MMS Blog is 1 Year Old
Today is the one-year anniversary of Modern Machine Shop’s blog going live.
Today is the one-year anniversary of Modern Machine Shop’s blog going live. Last year on this date, after blogging under the radar for a few days, we officially added the blog to our home page. Since then, I think the daily exercise of blogging has proven valuable in ways that go beyond what we initially expected.
Today, the blog enjoys sponsorship (thank you, companies at right -->). However, even before the blog had this support, it had value that was real and almost tangible—albeit hard to define. I sought to define at least part of that value in this commentary, which talks about how the challenge of the blog actually serves our core product, the magazine.
Yet there is even more value than this. The blog has a significance independent of our other products. Through the blog, we are able to reach out to our readers far more frequently—and serve them with information in a more immediate and personal way—than we ever could before. The real joy and energy of blogging comes out of this direct connection to the audience.
I asked our contributors to share their thoughts about the experience of blogging during the past year. Here’s what they said:
Chris Koepfer: The metalworking industry is a community. Unfortunately, it’s a community too often isolated from much of mainstream society because the vital work we do creating economic wealth is under their radar. Whether it’s training, technical knowledge, products, services or processes, we have to help ourselves succeed. I believe that disseminating relevant content through any and all mediums available is one of the key ways we can do that. Besides, blogging about stuff I’m passionate about is fun.
Mark Albert: For me, blogging represents an outlet for certain kinds of messages that I might not otherwise get to express. What I like is that a blog doesn’t have to be neutral. In fact, I’ve learned that my blog posts are better when I have a personal, favorite angle or theme to promote. For example, I like to find connections between our industry and the fine arts because they both represent humanity’s creative impulse. See recent examples here and here.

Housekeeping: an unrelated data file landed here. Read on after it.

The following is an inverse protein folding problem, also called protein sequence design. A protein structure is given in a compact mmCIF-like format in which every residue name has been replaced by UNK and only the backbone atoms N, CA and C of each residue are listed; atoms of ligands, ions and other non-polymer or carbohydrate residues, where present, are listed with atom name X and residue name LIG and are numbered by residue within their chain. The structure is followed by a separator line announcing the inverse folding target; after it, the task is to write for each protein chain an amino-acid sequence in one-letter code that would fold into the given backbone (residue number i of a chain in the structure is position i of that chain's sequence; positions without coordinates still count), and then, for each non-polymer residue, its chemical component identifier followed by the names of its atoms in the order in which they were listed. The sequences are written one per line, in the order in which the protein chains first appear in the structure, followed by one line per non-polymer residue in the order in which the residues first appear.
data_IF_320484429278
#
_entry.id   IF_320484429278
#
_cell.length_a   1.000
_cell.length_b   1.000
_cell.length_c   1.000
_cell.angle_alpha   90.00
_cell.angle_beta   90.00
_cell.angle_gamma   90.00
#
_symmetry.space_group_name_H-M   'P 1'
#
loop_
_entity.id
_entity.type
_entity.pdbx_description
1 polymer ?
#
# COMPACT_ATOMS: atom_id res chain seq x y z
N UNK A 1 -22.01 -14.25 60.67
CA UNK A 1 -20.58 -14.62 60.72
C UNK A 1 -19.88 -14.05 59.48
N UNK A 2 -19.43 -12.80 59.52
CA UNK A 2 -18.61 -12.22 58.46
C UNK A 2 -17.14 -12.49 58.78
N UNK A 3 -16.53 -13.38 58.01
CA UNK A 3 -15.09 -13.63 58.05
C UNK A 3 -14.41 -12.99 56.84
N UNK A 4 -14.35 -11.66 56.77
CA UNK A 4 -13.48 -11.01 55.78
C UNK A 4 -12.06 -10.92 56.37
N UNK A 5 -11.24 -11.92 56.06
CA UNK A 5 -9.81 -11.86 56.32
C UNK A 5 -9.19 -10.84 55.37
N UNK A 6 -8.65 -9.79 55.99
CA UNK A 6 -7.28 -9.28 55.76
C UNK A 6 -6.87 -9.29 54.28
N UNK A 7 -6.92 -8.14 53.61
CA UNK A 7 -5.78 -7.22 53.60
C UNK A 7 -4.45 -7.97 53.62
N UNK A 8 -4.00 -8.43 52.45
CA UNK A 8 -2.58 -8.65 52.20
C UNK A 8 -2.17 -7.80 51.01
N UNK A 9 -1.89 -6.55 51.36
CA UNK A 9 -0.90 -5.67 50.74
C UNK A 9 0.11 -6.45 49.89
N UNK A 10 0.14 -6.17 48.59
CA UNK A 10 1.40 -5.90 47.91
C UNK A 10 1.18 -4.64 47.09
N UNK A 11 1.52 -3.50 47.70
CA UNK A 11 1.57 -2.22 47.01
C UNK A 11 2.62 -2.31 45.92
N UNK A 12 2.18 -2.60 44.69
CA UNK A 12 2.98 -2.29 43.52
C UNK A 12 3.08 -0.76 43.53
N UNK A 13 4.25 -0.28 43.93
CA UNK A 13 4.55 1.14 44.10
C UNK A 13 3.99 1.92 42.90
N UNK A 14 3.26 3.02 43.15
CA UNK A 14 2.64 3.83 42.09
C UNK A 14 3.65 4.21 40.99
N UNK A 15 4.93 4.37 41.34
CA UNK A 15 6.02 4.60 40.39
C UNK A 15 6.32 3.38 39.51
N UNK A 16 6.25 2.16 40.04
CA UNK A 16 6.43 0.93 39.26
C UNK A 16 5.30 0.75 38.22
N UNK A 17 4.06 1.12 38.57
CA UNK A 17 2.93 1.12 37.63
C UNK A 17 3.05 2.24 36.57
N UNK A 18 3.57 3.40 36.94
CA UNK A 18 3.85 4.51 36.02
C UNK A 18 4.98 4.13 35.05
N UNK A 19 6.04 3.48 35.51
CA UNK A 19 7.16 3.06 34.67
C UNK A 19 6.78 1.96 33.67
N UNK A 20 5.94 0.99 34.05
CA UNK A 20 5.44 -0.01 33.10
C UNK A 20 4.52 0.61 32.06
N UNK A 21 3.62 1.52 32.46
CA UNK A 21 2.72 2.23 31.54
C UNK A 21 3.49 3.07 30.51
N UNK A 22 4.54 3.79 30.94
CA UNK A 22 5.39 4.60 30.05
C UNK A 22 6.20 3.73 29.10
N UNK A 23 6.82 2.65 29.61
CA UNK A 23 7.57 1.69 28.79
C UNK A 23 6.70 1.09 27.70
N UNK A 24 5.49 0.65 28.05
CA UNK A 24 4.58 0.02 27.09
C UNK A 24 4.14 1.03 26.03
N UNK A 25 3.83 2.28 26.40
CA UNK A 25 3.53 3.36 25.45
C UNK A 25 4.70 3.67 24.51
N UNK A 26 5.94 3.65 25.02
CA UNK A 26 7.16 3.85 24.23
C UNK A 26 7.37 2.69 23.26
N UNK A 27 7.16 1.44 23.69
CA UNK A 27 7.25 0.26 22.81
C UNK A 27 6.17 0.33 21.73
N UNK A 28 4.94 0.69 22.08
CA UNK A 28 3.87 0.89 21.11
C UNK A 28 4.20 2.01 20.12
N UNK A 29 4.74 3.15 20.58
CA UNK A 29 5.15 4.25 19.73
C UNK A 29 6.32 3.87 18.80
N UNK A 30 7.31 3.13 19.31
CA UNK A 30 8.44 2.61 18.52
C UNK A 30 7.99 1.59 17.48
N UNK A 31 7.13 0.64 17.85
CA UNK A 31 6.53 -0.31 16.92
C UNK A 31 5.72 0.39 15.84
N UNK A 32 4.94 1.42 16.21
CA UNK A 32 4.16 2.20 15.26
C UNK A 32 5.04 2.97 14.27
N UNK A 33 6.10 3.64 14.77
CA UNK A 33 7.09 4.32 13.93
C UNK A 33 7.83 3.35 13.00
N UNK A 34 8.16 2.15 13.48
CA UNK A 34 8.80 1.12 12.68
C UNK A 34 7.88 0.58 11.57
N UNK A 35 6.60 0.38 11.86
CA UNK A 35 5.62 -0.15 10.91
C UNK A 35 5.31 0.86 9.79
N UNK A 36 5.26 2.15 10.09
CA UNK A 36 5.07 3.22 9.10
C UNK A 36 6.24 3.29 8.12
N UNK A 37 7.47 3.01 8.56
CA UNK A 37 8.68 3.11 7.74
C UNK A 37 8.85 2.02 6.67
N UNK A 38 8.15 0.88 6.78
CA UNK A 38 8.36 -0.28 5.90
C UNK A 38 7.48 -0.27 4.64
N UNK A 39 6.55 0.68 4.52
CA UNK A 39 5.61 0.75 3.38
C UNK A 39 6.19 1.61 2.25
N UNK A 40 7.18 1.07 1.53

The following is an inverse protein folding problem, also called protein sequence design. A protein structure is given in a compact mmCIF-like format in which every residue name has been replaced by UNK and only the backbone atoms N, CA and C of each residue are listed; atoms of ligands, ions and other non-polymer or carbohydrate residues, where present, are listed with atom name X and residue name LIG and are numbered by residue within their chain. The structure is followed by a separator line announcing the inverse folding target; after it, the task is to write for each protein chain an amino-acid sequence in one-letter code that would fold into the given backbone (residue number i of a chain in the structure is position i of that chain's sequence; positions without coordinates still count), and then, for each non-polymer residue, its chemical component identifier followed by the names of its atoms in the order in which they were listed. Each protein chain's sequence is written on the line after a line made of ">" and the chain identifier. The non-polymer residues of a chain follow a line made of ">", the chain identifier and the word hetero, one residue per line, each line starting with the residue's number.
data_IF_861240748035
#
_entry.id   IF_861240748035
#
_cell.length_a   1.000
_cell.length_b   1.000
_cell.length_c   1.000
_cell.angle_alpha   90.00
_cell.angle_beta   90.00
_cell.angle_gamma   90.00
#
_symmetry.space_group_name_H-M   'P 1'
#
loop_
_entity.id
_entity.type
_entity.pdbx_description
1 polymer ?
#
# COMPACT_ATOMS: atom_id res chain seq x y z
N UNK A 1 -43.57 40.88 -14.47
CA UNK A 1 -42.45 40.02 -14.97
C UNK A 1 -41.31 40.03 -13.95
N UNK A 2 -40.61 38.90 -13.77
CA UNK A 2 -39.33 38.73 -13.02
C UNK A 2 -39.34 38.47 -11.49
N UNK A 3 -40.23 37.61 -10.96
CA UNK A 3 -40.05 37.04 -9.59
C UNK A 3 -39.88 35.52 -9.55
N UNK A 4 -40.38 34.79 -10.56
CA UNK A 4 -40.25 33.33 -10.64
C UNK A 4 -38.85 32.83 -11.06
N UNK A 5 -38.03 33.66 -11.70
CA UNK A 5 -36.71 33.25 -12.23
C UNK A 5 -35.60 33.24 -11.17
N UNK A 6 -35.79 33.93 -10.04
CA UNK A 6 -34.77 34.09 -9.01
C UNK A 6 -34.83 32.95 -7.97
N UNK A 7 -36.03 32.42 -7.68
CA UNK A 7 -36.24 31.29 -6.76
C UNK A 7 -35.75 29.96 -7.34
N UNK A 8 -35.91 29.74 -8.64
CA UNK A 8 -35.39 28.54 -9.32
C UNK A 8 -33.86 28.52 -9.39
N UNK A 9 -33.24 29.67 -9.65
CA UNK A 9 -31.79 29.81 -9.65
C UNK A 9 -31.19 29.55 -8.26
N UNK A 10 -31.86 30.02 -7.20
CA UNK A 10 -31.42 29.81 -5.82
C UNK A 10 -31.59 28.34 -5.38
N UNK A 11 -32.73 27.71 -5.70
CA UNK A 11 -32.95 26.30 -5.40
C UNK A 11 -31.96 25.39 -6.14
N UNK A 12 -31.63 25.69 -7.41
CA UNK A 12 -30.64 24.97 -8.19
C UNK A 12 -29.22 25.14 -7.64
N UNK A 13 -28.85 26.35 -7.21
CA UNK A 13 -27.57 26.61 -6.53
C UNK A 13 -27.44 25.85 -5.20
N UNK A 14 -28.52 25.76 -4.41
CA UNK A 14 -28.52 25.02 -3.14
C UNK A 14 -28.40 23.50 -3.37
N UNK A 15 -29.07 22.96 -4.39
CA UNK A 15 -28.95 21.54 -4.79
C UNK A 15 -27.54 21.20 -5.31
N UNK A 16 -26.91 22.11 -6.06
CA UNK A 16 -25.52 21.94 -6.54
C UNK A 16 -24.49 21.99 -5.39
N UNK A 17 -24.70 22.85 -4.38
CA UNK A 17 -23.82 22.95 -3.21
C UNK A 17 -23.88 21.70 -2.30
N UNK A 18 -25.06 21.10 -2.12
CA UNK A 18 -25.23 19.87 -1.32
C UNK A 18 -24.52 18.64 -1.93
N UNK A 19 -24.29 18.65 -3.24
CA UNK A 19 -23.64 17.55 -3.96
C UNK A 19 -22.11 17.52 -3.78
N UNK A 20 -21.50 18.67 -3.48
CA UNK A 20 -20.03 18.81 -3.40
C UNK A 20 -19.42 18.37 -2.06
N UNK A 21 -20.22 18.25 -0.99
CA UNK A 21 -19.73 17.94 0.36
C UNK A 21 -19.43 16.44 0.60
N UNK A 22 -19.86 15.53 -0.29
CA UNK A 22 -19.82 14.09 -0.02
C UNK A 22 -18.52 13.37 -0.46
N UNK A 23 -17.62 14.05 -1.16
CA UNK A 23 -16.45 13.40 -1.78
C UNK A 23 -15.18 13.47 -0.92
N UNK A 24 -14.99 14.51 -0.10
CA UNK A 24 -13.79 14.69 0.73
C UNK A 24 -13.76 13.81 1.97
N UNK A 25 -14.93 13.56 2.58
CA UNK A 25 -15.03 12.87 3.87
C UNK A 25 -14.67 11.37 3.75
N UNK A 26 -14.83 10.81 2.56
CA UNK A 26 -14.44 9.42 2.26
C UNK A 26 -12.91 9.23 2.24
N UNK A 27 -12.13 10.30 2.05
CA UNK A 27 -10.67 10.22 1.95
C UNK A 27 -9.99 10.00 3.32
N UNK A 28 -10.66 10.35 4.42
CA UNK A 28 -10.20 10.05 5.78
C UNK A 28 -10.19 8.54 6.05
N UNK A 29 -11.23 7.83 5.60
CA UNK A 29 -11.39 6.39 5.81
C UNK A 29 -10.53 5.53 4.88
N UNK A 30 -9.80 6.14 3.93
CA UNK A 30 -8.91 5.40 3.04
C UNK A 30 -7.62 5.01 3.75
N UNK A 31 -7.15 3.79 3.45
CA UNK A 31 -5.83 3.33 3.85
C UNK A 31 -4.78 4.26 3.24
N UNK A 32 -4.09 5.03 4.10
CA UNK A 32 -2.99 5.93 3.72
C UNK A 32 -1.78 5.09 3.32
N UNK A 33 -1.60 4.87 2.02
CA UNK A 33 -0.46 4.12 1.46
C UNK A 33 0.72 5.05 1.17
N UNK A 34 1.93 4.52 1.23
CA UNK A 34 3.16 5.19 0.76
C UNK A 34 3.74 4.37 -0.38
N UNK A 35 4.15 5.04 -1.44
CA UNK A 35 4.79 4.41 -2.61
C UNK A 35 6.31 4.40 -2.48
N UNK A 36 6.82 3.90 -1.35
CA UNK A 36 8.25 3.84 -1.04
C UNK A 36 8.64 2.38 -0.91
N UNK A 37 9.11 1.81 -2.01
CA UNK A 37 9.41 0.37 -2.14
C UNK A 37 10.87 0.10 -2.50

Steve Kline, Jr.: Prior to blogging, I was putting my thoughts on economic trends “to paper” in Modern Machine Shop magazine once per month. I would examine economic releases during the month, but I wouldn’t comment on them until the end of the month. Blogging has made me examine each piece of economic data more closely at the time it is released, which has allowed me to extract more information from them.
Derek Korn: What I appreciate about our blog is that more than one person contributes. Having multiple contributors with different backgrounds and interests gives the blog its inherent piquant zestiness.
Matt Danford: The blog provides an outlet for flair, humor and a more conversational tone that would seem out of place in other types of content. Additionally, I’ve found it offers a way to give readers a sense of context and space, especially for content garnered from international trips. Adding a few sentences of tongue-in-cheek commentary on a different culture provides a nice, conversational introduction before linking to a more technically-oriented piece.
Emily Tudor: I don’t write many posts, but I am the “woman behind the curtain.” I schedule the posts and figure out the best way to present the information to you, whether that be video, photo, link, etc. My favorite posts are the ones that take creative energy. I love helping our authors find that one photo that will help them better convey a message. (See Mark’s “dammit” post.) I’m working on incorporating video more often, and integrating the blog with our Facebook and Twitter accounts. If you have any ideas of what you’d like to see more of on this blog—a certain subject, more videos, less of a certain thing—let me know. We would love some feedback! Oh, and you can always leave a comment on the posts. We like those too!